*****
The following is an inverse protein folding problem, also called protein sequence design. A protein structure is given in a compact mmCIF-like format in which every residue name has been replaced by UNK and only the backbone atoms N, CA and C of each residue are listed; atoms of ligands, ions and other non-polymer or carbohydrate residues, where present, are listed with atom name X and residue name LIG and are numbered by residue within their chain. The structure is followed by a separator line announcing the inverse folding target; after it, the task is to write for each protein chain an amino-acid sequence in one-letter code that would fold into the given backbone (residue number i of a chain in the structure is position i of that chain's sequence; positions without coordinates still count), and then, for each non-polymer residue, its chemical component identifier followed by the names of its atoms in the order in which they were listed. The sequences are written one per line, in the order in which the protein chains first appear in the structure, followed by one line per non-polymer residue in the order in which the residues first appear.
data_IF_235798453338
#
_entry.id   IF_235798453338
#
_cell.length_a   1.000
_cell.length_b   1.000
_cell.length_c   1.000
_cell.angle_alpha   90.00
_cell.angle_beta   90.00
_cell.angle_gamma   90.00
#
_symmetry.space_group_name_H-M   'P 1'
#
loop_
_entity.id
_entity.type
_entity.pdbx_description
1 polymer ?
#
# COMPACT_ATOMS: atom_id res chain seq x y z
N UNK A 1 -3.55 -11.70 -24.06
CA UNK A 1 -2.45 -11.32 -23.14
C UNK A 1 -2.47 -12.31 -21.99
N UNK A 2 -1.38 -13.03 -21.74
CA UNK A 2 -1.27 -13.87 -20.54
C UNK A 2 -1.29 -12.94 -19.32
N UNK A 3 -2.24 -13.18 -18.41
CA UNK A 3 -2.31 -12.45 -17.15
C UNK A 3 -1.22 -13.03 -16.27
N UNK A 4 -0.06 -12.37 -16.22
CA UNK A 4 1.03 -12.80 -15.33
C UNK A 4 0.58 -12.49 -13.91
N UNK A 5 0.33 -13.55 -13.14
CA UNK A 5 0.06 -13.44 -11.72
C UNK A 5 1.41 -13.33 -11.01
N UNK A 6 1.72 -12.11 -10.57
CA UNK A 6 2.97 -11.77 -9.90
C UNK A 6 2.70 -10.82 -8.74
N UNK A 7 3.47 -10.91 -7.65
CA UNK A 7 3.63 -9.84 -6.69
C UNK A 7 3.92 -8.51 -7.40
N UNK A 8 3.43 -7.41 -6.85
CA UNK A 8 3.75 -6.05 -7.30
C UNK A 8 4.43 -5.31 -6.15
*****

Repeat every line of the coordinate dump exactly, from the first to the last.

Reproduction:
The following is an inverse protein folding problem, also called protein sequence design. A protein structure is given in a compact mmCIF-like format in which every residue name has been replaced by UNK and only the backbone atoms N, CA and C of each residue are listed; atoms of ligands, ions and other non-polymer or carbohydrate residues, where present, are listed with atom name X and residue name LIG and are numbered by residue within their chain. The structure is followed by a separator line announcing the inverse folding target; after it, the task is to write for each protein chain an amino-acid sequence in one-letter code that would fold into the given backbone (residue number i of a chain in the structure is position i of that chain's sequence; positions without coordinates still count), and then, for each non-polymer residue, its chemical component identifier followed by the names of its atoms in the order in which they were listed. The sequences are written one per line, in the order in which the protein chains first appear in the structure, followed by one line per non-polymer residue in the order in which the residues first appear.
data_IF_235798453338
#
_entry.id   IF_235798453338
#
_cell.length_a   1.000
_cell.length_b   1.000
_cell.length_c   1.000
_cell.angle_alpha   90.00
_cell.angle_beta   90.00
_cell.angle_gamma   90.00
#
_symmetry.space_group_name_H-M   'P 1'
#
loop_
_entity.id
_entity.type
_entity.pdbx_description
1 polymer ?
#
# COMPACT_ATOMS: atom_id res chain seq x y z
N UNK A 1 -3.55 -11.70 -24.06
CA UNK A 1 -2.45 -11.32 -23.14
C UNK A 1 -2.47 -12.31 -21.99
N UNK A 2 -1.38 -13.03 -21.74
CA UNK A 2 -1.27 -13.87 -20.54
C UNK A 2 -1.29 -12.94 -19.32
N UNK A 3 -2.24 -13.18 -18.41
CA UNK A 3 -2.31 -12.45 -17.15
C UNK A 3 -1.22 -13.03 -16.27
N UNK A 4 -0.06 -12.37 -16.22
CA UNK A 4 1.03 -12.80 -15.33
C UNK A 4 0.58 -12.49 -13.91
N UNK A 5 0.33 -13.55 -13.14
CA UNK A 5 0.06 -13.44 -11.72
C UNK A 5 1.41 -13.33 -11.01
N UNK A 6 1.72 -12.11 -10.57
CA UNK A 6 2.97 -11.77 -9.90
C UNK A 6 2.70 -10.82 -8.74
N UNK A 7 3.47 -10.91 -7.65
CA UNK A 7 3.63 -9.84 -6.69
C UNK A 7 3.92 -8.51 -7.40
N UNK A 8 3.43 -7.41 -6.85
CA UNK A 8 3.75 -6.05 -7.30
C UNK A 8 4.43 -5.31 -6.15